The Newbery winner for 1992 was Missing May by Rylant, a novel with a dark quality. The heroine, Summer, has been shifted from relative to relative for the first six years of her life. Finally she comes to live with Aunt May and Uncle Ob, two people rich in love, but poor in funds. The death of May intrudes just when Summer is feeling secure in her life. Rylant lets children know family doesn't necessarily have a typical configuration and that humor and love cross economic lines.
School Library Journal
Gr 5-8-- They've been a family for half of Summer's 12 years, and when her Aunt May dies, a little bit of Summer and her uncle Ob dies too--and his whirligigs go ``still as night.'' Ob's 'gigs are his ``mysteries,'' works of art that capture the essence of Storms, Heaven, Fire, Love, Dreams . . . and May. For a time, he seems to be failing, and Summer fears she'll lose him, as well. Then he claims to have been visited by May's spirit. And, stranger still to Summer, he takes a liking to that ``flat out lunatic,'' Cletus Underwood. Lunatic or no, Cletus steps unhesitatingly into the space May has left, and all three take off on a journey in search of May. It's an ill - fated journey that, nevertheless, lets Ob and Summer turn a corner in their grieving--and sets Ob free. With homely detail, Rylant plunges readers into the middle of Summer's world, creating characters certain to live long in their memories. Her tightly woven plot wastes no words; May's death and the course of her husband and niece's grieving are both reflected in and illuminated by the state of Ob's mysteries and the course of that interrupted journey of discovery. There is much to ponder here, from the meaning of life and death to the power of love. That it all succeeds is a tribute to a fine writer who brings to the task a natural grace of language, an earthly sense of humor, and a well-grounded sense of the spiritual. --Marcia Hupp, Mamaroneck Pub. Lib., NY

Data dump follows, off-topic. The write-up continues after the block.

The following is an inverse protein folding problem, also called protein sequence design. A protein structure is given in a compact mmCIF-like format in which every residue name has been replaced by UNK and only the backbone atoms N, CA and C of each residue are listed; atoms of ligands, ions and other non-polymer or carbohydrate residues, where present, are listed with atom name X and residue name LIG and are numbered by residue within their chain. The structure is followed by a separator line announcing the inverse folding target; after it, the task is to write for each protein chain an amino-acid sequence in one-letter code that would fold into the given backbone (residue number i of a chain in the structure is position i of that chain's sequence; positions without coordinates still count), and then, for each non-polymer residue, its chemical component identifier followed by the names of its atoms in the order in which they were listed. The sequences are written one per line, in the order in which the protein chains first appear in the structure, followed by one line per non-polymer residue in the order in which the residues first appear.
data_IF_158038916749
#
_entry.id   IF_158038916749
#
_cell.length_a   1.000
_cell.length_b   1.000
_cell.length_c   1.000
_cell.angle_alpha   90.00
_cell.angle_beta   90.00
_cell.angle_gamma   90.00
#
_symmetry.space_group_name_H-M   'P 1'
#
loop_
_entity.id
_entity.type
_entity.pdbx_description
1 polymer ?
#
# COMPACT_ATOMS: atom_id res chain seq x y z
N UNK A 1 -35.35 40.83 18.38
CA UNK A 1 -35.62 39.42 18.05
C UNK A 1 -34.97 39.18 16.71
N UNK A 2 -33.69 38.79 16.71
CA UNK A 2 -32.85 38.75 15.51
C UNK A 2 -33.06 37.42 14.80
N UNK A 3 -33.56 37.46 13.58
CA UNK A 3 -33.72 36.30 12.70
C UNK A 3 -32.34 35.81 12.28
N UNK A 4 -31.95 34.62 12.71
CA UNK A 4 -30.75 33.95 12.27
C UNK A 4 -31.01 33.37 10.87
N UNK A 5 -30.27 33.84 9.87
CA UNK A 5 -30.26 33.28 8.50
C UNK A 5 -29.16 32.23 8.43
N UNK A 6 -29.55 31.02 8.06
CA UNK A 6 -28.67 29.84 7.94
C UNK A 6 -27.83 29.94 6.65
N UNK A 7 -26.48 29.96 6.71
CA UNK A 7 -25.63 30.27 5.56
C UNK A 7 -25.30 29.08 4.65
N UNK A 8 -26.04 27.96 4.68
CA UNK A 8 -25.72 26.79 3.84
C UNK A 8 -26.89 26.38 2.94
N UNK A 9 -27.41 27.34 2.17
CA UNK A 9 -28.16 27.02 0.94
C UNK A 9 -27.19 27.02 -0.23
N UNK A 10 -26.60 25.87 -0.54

Product Details

ISBN-13:
9780531085967
Publisher:
Scholastic, Inc.
Publication date:
03/28/1992
Pages:
96
Product dimensions:
5.73(w) x 8.53(h) x 0.59(d)
Age Range:
9 - 12 Years

Meet the Author


As a child in West Virginia, Cynthia Rylant never dreamed of becoming a writer. In her free time, she devoured Archie comic books and paperback romances and enjoyed the outdoors. But after taking one college English class, she was, “hooked on great writing… I didn’t know about this part of me until I went to college-didn’t know I loved beautiful stories.” And one night, inspired by the Southern writer James Agee, she sat down and wrote When I Was Young in the Mountains. Named a Caldecott Honor Book and an ALA Notable Book, it was an instant success.

Since that night, Rylant hasn’t stopped creating wonderful books. Her stories explore friendship, love, grief, and other mysteries, and often draw on her memories of growing up in Appalachia. “I get a lot of personal gratification thinking of those people who don’t get any attention in the world and making them really valuable in my fiction-making them absolutely shine with their beauty.”

She lives with her many pets in the Pacific Northwest.